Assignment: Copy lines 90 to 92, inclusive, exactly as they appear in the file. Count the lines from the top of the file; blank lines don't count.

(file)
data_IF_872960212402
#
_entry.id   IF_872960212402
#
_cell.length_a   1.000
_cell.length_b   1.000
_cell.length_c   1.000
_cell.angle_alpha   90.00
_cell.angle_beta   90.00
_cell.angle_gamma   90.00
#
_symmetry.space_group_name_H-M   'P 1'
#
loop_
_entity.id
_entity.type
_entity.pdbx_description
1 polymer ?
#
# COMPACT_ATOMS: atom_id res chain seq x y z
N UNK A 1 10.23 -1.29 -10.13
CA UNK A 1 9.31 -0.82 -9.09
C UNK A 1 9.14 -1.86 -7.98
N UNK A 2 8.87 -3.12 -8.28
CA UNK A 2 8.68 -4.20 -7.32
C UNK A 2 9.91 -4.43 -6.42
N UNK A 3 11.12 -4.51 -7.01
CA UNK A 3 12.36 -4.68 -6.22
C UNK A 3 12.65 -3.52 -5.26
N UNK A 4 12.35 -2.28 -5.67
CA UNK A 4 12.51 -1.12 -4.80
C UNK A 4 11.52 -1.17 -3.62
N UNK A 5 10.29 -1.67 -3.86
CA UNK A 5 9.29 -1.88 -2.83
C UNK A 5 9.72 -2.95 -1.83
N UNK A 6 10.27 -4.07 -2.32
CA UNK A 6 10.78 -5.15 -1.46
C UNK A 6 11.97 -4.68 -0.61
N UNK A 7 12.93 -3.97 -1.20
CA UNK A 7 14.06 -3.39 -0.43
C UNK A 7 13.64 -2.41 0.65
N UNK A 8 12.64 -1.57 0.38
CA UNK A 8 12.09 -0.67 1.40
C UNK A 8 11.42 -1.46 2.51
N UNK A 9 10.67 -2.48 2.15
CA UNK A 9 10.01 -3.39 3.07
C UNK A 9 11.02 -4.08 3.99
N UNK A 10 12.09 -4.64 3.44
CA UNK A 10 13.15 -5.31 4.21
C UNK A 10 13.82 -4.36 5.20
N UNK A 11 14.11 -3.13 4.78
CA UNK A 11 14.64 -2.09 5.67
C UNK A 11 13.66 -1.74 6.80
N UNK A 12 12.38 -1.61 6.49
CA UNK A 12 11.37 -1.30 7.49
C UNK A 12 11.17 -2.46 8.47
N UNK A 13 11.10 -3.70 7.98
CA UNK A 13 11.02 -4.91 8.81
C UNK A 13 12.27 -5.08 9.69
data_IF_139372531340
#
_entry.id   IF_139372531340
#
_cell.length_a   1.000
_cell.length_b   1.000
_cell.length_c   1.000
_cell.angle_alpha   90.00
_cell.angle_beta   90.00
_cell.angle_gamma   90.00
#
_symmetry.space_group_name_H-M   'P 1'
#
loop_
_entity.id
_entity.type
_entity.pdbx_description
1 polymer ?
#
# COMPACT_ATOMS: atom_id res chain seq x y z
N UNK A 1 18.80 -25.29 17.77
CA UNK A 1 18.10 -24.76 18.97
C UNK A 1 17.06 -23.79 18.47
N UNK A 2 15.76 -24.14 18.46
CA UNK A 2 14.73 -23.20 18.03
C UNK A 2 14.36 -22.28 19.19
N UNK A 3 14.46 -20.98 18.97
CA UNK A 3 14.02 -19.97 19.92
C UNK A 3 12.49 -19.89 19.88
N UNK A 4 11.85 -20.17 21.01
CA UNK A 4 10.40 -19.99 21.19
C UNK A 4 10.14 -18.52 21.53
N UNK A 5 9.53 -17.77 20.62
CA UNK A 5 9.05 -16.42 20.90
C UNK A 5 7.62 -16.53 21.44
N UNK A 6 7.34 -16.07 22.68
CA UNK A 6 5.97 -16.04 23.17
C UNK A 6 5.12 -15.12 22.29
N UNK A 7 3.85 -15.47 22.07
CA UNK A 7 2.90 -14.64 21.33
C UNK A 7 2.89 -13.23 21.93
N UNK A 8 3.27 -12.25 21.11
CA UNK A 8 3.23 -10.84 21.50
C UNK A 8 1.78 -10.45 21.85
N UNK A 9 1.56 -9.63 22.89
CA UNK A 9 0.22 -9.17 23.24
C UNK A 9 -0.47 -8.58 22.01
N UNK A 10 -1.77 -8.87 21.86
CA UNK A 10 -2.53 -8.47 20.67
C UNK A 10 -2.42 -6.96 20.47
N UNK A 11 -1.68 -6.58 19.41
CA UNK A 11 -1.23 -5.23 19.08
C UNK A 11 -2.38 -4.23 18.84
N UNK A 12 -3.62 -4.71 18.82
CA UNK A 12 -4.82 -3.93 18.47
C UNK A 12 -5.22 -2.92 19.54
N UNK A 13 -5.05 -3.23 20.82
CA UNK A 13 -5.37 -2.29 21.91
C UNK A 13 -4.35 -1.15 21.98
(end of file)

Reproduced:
CA UNK A 4 10.40 -19.99 21.19
C UNK A 4 10.14 -18.52 21.53
N UNK A 5 9.53 -17.77 20.62